“As for the biblical historiographic claim regarding the “Canaanites” (who no longer exist as a self-identified people), it should first be noted that the Ramban explains the journey of Avraham’s family to the Land of Canaan as a return to their own homeland. According to the Ramban, Ur Kasdim had been a foreign country that the family had previously migrated to. And on the verse Fuchs cites at the top of his article — “Avram passed through the land… the Canaanites were then in the land” (Genesis 12:6-7), Rashi states that when Avraham arrived, the Canaanites had been trying to conquer the country, but God desired to give the land to Avraham, in accordance with Noah’s division in which the Land of Israel fell to Avraham’s ancestor Shem and his descendants (our Sages, in both Talmudic and midrashic literature, unanimously identify Malkitzedek — the king of Jerusalem in Avraham’s generation — with Shem).

In their attempt to explain the word “אז” (“then” or “at that time”), other commentators, such as Ibn Ezra, also mention that the Canaanites were only in the land at the time when Avraham arrived, but not previously. The fact that our Sages and teachers are even discussing these issues reveals that the concept of indigeneity isn’t foreign to our authentic culture or identity. And when Yosef later tells Pharaoh that he had been “stolen from the Land of the Hebrews,” it’s clear that Canaan had been known by this name in ancient Egypt.”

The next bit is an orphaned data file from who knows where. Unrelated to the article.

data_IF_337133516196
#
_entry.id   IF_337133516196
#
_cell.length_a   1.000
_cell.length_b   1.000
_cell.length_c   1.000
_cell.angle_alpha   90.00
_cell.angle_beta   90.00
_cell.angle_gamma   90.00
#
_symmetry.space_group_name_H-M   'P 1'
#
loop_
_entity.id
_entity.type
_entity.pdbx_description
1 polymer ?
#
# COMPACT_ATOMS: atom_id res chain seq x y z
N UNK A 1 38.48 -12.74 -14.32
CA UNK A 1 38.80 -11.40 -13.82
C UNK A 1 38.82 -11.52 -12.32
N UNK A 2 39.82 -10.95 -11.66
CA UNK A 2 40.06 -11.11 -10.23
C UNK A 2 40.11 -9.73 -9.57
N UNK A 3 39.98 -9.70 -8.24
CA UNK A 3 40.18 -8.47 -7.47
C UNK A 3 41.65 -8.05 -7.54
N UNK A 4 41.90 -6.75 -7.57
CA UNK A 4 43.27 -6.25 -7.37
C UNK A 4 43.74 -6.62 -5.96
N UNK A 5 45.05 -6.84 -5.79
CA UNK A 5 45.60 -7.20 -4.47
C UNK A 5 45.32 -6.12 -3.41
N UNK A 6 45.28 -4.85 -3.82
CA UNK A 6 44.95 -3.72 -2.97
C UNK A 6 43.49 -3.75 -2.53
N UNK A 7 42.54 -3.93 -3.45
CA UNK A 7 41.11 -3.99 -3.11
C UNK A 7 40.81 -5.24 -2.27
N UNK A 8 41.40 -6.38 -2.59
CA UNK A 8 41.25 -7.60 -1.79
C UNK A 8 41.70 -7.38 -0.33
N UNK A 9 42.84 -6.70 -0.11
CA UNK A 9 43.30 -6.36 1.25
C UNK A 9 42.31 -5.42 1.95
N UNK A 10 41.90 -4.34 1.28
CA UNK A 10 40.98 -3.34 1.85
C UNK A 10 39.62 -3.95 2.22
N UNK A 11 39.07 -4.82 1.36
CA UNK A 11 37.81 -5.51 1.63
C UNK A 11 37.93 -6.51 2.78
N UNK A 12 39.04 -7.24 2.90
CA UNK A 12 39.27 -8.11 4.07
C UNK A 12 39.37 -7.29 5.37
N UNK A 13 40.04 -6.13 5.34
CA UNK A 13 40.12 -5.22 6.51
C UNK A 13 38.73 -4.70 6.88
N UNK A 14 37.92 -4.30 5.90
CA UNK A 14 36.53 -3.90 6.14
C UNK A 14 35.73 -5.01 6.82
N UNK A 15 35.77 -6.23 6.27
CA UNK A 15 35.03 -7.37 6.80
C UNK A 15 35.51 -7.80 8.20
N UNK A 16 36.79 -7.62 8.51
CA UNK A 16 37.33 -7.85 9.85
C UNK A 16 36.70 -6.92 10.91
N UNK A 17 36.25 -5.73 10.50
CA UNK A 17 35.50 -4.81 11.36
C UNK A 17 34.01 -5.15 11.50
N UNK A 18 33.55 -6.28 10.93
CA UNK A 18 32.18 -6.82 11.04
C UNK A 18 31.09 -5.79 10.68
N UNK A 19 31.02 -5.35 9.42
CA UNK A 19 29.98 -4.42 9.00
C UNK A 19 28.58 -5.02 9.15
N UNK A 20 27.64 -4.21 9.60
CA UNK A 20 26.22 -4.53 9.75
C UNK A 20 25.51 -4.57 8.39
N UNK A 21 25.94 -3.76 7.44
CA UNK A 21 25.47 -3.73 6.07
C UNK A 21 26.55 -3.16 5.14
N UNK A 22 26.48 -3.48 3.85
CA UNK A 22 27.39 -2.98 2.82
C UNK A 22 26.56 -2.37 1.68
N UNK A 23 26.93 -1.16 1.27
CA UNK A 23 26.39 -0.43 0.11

My commentary: For a proper analysis of the sources, I recommend the reader refer to the recent piece penned by a colleague and friend of mine, Nathaniel Feingold, who collected and commented on many of the sources, including the ones addressed by Hershkoviz. Feingold’s article is necessary reading. While I will not cite the entire article, certain points are included, because they address sources she cites.

Regarding her claim that the Canaanites were conquering Eretz Yisrael from the descendants of Shem, during the times of Avraham, Feingold notes the following:

The idea that the Kena’anim were conquering Eretz Yisra’el from the descendants of Shem in the days of Avraham seems to find little support outside of Rashi’s comment on Genesis 12:6, even elsewhere in his own commentary. For instance, in his commentary on Numbers 13:22, Rashi indicates that Hevron was built by Ham for Kena’an, rhetorically asking if it is possible that Ham built Hevron for Kena’an, his youngest son, before he built Tzo’an for Mitzrayim, his eldest.

More explicitly, in his commentary on Genesis 1:1 and Psalms 111:6, Rashi reminds us that Hashem, the Creator of the earth, gave the land to the Kena’anim before He took it from them and gave it to Yisra’el:”

Regarding her position that Ramban views Avraham’s return as a return to his homeland, Feingold notes:

“Contrary to the claim that Ramban explains the journey of Avraham’s family to the land of Kena’an as a return to their homeland, Ramban explains in his commentary on Genesis 11:28 that Avraham and his fathers had always dwelled beyond the Euphrates River prior to Avraham.”